(The Animorphs series, Book 26)
K. A. Applegate
Fiction, YA Sci-Fi
NOTE: In honor of the recent re-release, I'm finally posting individual reviews of the Animorphs books.
DESCRIPTION: Jake and his friends thought they had enough on their plates, fighting the Yeerk invasions and the devious Visser Three. Then, the Ellimist returned. Capable of folding space and time on a whim, his seemingly omnipotent powers bound by rules no human mind can comprehend, he has helped in the past... but never as expected. Now, they learn that the Ellimist has an enemy, the entity known as the Crayak. The entire war with the Yeerks, it seems, is but a small skirmish in the eons-long, galaxy-wide conflict between two forces so powerful that open conflict would tear the space-time continuum itself apart. Thus, their habit of fighting through proxies: whole species, like the Yeerks, or even individuals, like the Animorphs. The Ellimist needs seven champions to fight against soldiers of the Crayak, to determine the fate of an entire alien species light-centuries removed from Earth. On his side will stand the five human Animorphs, Aximili the Andalite, and Erek the Chee. The Crayak sends seven members of a species whose names the Animorphs already know, the species that slaughtered the Chee's creators: the Howlers. Winning will hurt the Crayak, and (it is implied) the Yeerks. Lose, and the Animorphs will never have existed...
REVIEW: This brings the series back up to (nearly) its top level. Jake finds himself risking his life and the lives of his friends for aliens who utterly repulse him, fighting an enemy that has never lost a battle in thousands upon thousands of years, and all on the vague promise of the Ellimist that a victory will, somehow, help weaken, if not defeat, the Yeerks. He also must deal with Erek, whose programming prevents him from harming even the murderous Howlers, and Ax, whose momentary breakdown in bravery leads to reckless behavior. Jake resents being treated like a piece on the Ellimist's and Crayak's gameboard, but all he can hope to do is avoid becoming a sacrificial pawn. A small yet glaring error - confusing falcon talons for fingers during a morph - hints that this might be a ghostwriter's work, but it's far closer to Applegate's standard than the last two installments. Still, it's nice to see the series back in fighting shape, so to speak... and I've had a run of bad luck with my other reading, as you can tell from the ratings here.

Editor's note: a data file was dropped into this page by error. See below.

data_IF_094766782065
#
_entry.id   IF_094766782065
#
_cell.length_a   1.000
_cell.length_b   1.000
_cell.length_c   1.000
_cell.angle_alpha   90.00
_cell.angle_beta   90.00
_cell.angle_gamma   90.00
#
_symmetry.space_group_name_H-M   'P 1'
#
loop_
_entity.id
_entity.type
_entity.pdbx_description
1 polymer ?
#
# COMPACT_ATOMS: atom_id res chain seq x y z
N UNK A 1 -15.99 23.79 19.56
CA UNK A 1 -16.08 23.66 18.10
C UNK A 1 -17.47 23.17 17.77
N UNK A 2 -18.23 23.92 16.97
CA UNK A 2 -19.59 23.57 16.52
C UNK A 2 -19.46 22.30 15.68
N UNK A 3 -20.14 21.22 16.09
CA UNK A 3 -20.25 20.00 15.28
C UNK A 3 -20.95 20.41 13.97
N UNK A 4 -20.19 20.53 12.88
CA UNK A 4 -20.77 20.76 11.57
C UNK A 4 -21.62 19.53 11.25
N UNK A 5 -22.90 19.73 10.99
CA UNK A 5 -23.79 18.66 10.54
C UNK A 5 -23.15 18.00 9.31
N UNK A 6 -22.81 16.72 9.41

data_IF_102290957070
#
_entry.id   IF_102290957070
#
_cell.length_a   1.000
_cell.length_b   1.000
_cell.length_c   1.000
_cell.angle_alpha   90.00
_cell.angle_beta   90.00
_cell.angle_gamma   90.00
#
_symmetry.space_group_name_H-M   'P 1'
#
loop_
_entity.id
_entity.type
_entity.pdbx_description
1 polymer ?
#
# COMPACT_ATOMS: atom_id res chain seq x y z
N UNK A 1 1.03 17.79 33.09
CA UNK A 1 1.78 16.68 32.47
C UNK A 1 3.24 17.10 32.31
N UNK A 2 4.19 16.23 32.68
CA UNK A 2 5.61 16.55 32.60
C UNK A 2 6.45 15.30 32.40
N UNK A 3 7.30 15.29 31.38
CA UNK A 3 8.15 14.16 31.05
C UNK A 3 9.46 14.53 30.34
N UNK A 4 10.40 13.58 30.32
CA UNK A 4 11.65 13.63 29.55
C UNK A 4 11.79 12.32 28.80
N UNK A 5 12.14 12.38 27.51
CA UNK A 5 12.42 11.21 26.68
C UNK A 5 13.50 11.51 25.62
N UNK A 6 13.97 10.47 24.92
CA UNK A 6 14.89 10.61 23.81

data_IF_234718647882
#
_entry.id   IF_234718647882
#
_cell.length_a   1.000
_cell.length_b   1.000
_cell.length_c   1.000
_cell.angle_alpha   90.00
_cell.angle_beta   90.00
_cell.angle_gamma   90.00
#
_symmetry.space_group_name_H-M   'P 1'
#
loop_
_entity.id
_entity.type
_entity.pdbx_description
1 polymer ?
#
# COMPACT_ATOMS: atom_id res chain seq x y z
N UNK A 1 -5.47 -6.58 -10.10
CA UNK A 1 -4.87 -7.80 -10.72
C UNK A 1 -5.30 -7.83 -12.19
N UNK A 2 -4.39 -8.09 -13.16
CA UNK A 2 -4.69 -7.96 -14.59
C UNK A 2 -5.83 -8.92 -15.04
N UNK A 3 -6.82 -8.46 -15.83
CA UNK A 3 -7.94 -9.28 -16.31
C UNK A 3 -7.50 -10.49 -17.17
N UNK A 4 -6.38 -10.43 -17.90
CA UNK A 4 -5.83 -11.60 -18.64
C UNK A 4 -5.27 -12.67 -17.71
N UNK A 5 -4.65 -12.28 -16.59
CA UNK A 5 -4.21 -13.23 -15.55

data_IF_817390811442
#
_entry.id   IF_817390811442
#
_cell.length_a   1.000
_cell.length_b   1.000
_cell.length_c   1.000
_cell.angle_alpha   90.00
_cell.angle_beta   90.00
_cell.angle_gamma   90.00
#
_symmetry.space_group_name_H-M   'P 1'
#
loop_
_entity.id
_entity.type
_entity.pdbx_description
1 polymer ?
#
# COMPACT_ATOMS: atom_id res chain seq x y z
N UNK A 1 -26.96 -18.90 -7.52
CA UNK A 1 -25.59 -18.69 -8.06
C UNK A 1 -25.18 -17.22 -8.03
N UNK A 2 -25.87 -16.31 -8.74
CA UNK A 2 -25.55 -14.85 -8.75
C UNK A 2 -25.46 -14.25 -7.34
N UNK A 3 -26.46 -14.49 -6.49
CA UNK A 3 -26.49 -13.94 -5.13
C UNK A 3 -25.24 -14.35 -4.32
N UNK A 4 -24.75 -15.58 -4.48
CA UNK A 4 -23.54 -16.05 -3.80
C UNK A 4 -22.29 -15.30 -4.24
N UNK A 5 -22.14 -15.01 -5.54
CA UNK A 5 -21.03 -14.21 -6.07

On an unrelated note, my first-run version of this book features a large cover sticker proclaiming the "new" timeslot of the Animorphs TV series. I remember it airing all of two times at the advertised time; I gave up chasing it around Nickelodeon's schedule after that.